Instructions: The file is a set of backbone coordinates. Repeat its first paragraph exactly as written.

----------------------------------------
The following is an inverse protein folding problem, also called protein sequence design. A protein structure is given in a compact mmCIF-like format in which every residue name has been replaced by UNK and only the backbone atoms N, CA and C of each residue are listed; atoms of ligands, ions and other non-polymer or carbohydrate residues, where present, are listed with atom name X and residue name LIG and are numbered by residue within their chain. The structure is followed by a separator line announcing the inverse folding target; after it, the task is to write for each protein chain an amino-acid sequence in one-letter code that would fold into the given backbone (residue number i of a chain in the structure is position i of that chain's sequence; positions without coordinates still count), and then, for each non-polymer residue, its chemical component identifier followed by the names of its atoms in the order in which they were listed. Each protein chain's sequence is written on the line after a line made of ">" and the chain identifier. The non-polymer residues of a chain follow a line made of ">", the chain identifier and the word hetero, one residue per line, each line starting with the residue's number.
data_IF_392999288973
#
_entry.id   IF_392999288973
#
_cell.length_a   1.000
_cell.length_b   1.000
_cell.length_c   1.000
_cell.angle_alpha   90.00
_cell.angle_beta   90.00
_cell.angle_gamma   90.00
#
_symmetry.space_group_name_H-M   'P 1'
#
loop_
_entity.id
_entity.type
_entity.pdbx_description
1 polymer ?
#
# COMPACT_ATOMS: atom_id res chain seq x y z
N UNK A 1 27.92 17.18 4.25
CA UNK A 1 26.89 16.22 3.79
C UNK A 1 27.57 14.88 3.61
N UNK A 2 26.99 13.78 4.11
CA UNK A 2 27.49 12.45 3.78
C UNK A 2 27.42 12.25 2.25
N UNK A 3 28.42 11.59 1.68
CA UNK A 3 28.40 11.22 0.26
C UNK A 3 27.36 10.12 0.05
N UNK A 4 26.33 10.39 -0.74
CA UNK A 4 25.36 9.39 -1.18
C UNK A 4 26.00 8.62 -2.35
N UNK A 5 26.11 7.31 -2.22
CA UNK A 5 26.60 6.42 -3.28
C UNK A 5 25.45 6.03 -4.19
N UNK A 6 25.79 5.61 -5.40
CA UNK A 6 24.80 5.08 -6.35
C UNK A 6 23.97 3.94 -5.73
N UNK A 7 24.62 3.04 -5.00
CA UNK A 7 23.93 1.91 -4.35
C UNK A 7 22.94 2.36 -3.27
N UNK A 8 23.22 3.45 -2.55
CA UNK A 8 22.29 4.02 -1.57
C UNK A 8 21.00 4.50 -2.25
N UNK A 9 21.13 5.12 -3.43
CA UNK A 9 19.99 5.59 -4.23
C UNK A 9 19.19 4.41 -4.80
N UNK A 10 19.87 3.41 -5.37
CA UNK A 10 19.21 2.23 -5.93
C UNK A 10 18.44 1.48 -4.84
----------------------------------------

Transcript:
The following is an inverse protein folding problem, also called protein sequence design. A protein structure is given in a compact mmCIF-like format in which every residue name has been replaced by UNK and only the backbone atoms N, CA and C of each residue are listed; atoms of ligands, ions and other non-polymer or carbohydrate residues, where present, are listed with atom name X and residue name LIG and are numbered by residue within their chain. The structure is followed by a separator line announcing the inverse folding target; after it, the task is to write for each protein chain an amino-acid sequence in one-letter code that would fold into the given backbone (residue number i of a chain in the structure is position i of that chain's sequence; positions without coordinates still count), and then, for each non-polymer residue, its chemical component identifier followed by the names of its atoms in the order in which they were listed. Each protein chain's sequence is written on the line after a line made of ">" and the chain identifier. The non-polymer residues of a chain follow a line made of ">", the chain identifier and the word hetero, one residue per line, each line starting with the residue's number.